Wednesday, July 12, 2017

The Hunter (2011) - 3 stars out of 10

The Hunter (2011) - 3 stars out of 10

Everything about “The Hunter” looks great on paper.  Willem Dafoe and Sam Neill in lead roles, a cat and mouse (well, hunter and Tasmanian tiger) plot, the “action and adventure” classification, and the exotic locale of Tasmania.  Unfortunately, the sum falls short of the potential that these parts promised.  Dafoe gives the performance that we hoped for and the cinematography is beautiful, but the script plods along at a snail’s pace, Neill doesn’t add much to the film, and there is a very limited amount of action.  It was a struggle to focus because it seemed like nothing was happening for the majority of the runtime.  I suppose that if this was labeled as a drama, I would have approached it with different expectations but with a title like “The Hunter,” how could you expect anything less than a Rambo-esque film?  The story was interesting and could have been enhanced by a duality of actions in the jungle scenes matched with the drama of the family.  The also could have created more intrigue by better incorporating more of the mysterious biotech company.  I certainly won’t be revisiting “The Hunter” at any point in my life but it could be worth watching if you love Australia and are looking for sweeping cinematography of the landscape.

[Pictured: Dafoe offers an interesting performance amidst a slow-moving script]

Tuesday, July 11, 2017

Touching the Void - 6 stars out of 10

Touching the Void - 6 stars out of 10

“Touching the Void” is a documentary that recalls the incomprehensible survival story of Joe Simpson and Simon Yates.  The Academy did not consider this to be a documentary since so much of the film is comprised of reenactments but I cannot see this logic.  The interviews and narration by Simpson and Yates are the key to our accepting this journey as truth.  Without the documentary feel, we could easily mistake this for a far-fetched fiction.  The casting of Brendan Mackey and Nicholas Aaron is so perfect that you will spend the entire film believing that the tragedy was either caught on camera or that the victims actually recreated their climb.  Even though this film does an amazing job of retelling the events, exercise caution because there are two sequences that contain explicit language (i.e. shouting the f-word about 20 times in a row).  “Touching the Void” establishes a unique blend of informative narration paired with reenactments that engage our emotions.  You won’t believe this story until you hear it straight from the mouths of the survivors.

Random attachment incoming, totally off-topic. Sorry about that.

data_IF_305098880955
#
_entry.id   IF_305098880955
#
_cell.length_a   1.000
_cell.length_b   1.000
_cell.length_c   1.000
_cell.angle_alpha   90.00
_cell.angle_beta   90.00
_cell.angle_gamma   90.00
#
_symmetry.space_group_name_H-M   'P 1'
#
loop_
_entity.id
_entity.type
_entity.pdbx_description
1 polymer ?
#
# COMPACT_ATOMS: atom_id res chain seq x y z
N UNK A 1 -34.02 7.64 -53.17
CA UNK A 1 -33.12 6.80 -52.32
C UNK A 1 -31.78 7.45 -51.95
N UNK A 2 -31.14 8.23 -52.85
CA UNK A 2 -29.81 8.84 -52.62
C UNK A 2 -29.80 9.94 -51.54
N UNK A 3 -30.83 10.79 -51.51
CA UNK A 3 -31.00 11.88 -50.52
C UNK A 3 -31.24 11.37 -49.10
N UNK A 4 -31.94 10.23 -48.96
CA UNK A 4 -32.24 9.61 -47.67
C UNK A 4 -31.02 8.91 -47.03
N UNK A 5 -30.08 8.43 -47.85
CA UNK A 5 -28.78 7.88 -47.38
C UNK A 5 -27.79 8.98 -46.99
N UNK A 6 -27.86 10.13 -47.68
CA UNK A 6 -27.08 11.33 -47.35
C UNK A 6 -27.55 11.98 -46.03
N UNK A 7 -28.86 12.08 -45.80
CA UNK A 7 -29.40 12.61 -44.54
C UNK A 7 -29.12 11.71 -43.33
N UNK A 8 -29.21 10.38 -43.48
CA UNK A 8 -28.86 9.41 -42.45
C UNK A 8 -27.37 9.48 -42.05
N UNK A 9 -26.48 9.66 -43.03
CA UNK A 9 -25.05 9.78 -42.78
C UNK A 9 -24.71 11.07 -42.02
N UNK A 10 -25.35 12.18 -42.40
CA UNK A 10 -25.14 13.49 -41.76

[Pictured: This film will make you second guess why anybody would want to climb an icy mountain]

Monday, July 10, 2017

Blink (1994) - 2 stars out of 10

Blink (1994) - 2 stars out of 10

“Blink” was a pretty rough movie to get through.  To start, it is soooo 90's!  There are two types of 90’s films.  One type makes us feel nostalgic and long to relive the music and style of this time.  The other type feels dated, annoying, and overly corny.  This film is the latter.  There are moments that are so embarrassing by today's standards, like the final scene with the song lyrics.  It reminded me of every awkward date I ever had and I really question whether there ever was a time where an audience would enjoy that sort of cheesy dialogue.  And lest we not forget the weird I'm-stripping-in-front-of-a-violinist-but-she-can't-see-me-because-she's-blind sequence.  The story is your typical lovers'-quarrel-turns-into-dangerous-conflict plot without many surprises, and let's throw in a villain whistling Three Blind Mice for good measure.  On top of that, the f-word gets tossed around over and over for no particular reason.  I am not sure what “Blink” aspired to be but it lacks anything that would qualify it as a quality movie.  Skip this one and stick to the nostalgic 90’s films.

[Pictured: Even its inclusion of cultural music couldn't win me over.  It just made everything else seem even more odd]